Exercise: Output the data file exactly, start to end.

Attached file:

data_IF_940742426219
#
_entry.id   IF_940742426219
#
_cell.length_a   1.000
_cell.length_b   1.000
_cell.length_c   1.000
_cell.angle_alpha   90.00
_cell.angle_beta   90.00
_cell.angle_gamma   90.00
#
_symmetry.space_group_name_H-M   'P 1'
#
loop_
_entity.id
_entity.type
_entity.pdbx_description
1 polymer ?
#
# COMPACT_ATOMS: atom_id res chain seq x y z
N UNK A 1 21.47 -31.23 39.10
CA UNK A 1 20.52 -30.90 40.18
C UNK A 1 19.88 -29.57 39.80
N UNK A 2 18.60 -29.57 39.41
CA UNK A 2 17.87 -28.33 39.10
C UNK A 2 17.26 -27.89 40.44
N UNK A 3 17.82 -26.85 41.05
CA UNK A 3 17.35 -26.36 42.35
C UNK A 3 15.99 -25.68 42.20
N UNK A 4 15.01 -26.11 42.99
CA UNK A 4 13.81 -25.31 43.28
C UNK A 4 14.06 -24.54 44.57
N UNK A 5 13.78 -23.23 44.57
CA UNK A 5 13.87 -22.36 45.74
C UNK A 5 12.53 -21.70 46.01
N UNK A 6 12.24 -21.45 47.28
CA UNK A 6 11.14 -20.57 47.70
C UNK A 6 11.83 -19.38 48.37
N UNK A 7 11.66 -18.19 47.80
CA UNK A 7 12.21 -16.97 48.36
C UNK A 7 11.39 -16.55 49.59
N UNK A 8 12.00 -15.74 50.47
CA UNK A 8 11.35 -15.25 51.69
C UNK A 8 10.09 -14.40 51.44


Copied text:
data_IF_940742426219
#
_entry.id   IF_940742426219
#
_cell.length_a   1.000
_cell.length_b   1.000
_cell.length_c   1.000
_cell.angle_alpha   90.00
_cell.angle_beta   90.00
_cell.angle_gamma   90.00
#
_symmetry.space_group_name_H-M   'P 1'
#
loop_
_entity.id
_entity.type
_entity.pdbx_description
1 polymer ?
#
# COMPACT_ATOMS: atom_id res chain seq x y z
N UNK A 1 21.47 -31.23 39.10
CA UNK A 1 20.52 -30.90 40.18
C UNK A 1 19.88 -29.57 39.80
N UNK A 2 18.60 -29.57 39.41
CA UNK A 2 17.87 -28.33 39.10
C UNK A 2 17.26 -27.89 40.44
N UNK A 3 17.82 -26.85 41.05
CA UNK A 3 17.35 -26.36 42.35
C UNK A 3 15.99 -25.68 42.20
N UNK A 4 15.01 -26.11 42.99
CA UNK A 4 13.81 -25.31 43.28
C UNK A 4 14.06 -24.54 44.57
N UNK A 5 13.78 -23.23 44.57
CA UNK A 5 13.87 -22.36 45.74
C UNK A 5 12.53 -21.70 46.01
N UNK A 6 12.24 -21.45 47.28
CA UNK A 6 11.14 -20.57 47.70
C UNK A 6 11.83 -19.38 48.37
N UNK A 7 11.66 -18.19 47.80
CA UNK A 7 12.21 -16.97 48.36
C UNK A 7 11.39 -16.55 49.59
N UNK A 8 12.00 -15.74 50.47
CA UNK A 8 11.35 -15.25 51.69
C UNK A 8 10.09 -14.40 51.44